salmon farmers

Salmon farmers cut antibiotic use by 50 percent: report

“This progress has been made thanks to a concerted effort to rear fish in a healthy environment that limits stress and reduces susceptibility to pathogens,” – BCSFA

By SeaWestNews

Salmon farmers around the world have halved their antibiotic use over the last seven years, through innovative disease control mechanisms and aquaculture stewardship, says a new sustainability report from the Global Salmon Initiative (GSI).

Representing 50% of the global farmed salmon industry, the latest GSI sustainability report documents the environmental performance and nutritional profile of farm-raised salmon of the world’s major suppliers.

The report also highlights the eco-efficiencies of farming salmon compared with land-based animal protein, which include lower carbon footprint, higher protein retention and more efficient use of feed resources.

“Aquaculture is the fastest growing global food sector, and as such we felt it was important to document the contribution farmed salmon can make to healthy, sustainable diets,” said Sophie Ryan, GSI’s Chief Executive Officer.

“Within this report, we have outlined the environmental performance and nutritional content of farm-raised salmon, allowing people to make informed choices based on up-to-date information, as well as showing where and how we plan to make further progress.”

The GSI is a leadership effort established by global farmed salmon CEOs to drive positive change at scale to offer healthy food, produced with minimal environmental impact.

British Columbia’s salmon farmers are among the top performers when it comes to reduction in the use of antibiotics with less than 5 percent of their farmed salmon requiring antibiotics during their lifetime.

Between 1996 and 2017, use of antibiotics at B.C. salmon farms declined from 516 grams per tonne of salmon to just 59 grams, a 775 per cent reduction.

“This progress has been made thanks to a concerted effort to rear fish in a healthy environment that limits stress and reduces susceptibility to pathogens,” said Shawn Hall, a spokesperson for the B.C. Salmon Farmers Association (BCSFA).

“Fish receive preventative vaccinations before going into ocean pens, and once in the pens are regularly visited by trained fish health professionals and licensed veterinarians to monitor their health. If disease-causing bacteria is detected on a farm, a veterinarian will review the data and prescribe antibiotics if appropriate,” he said.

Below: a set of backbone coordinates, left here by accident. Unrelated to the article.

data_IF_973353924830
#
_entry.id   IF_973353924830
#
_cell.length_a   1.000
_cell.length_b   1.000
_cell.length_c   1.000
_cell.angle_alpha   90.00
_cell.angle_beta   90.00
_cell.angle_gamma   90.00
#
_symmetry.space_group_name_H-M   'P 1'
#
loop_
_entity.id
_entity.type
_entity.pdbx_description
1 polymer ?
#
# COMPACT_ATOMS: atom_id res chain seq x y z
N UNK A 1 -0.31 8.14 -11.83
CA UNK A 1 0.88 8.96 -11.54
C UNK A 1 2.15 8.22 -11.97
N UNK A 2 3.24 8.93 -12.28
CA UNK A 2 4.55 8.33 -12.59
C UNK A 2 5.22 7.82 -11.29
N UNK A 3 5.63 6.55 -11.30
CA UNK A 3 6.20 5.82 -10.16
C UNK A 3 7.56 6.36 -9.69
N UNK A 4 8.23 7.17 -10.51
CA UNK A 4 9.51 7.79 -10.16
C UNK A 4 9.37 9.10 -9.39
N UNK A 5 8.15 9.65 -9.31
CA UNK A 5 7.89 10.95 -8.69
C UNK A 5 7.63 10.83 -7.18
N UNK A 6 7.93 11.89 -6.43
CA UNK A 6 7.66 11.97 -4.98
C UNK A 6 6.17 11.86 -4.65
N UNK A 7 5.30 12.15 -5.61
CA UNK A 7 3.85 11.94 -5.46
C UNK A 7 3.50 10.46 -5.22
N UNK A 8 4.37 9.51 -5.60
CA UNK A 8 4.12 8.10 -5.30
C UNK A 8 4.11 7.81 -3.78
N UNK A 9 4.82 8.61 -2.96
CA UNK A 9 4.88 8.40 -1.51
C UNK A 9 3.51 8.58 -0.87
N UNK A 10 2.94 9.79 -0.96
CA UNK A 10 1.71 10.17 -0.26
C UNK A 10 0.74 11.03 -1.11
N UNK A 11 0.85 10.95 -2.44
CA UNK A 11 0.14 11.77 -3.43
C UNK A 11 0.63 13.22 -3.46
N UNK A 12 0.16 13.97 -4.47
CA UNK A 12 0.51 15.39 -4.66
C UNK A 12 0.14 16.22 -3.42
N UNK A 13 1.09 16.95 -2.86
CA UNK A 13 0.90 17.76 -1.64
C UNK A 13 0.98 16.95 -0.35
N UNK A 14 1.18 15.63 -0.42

B.C.’s ocean-based Atlantic salmon farmers, who support 7,000 middle-class jobs contributing $1.5 billion to the local economy every year, were among the first to sign on to the Global Salmon Initiative.

They are on track to be 100 per cent certified by the Aquaculture Stewardship Council (ASC) within the next few years. To achieve certification under the ASC Salmon Standard, farms are audited against 500 separate aspects of the site’s performance. It is considered to be the gold standard in environmental and social certification.

Key trends from the GSI Sustainability Report include:

  • A 50% reduction in the use of antibiotics over the past 7 years, which can be attributed to the improvements in antibiotics stewardship, disease control and fish welfare of GSI members;
  • In 2019, over 710,000 tonnes of GSI member’s farmed salmon was sold as Aquaculture Stewardship Council (ASC) certified, representing almost 65% of GSI members’ total production. The farms continue their journey to achieving 100% ASC certification; ASC is recognized as the most rigorous environmental standard for aquaculture;
  • A shift towards a more holistic approach to preventing and managing sea lice has resulted in a 50% decrease in medicinal use, and a 130% increase in non-medicinal approaches since 2013;
  • Continuing efforts to accelerate availability and uptake of alternative responsible feed ingredients, such as novel oils (algae and canola crops) and fish by-products, are supporting a growing industry to reduce its dependence on marine ingredients;
  • When compared with other animal proteins, farmed salmon represents an environmentally conscious choice, with a lower carbon footprint, requiring less land, and more efficient use of feed resources. Farmed salmon provides a nutrient-dense food which supports healthy diets.

To view the GSI Sustainability Report, please click here.

Image shows Sophie Ryan, GSI’s Chief Executive Officer.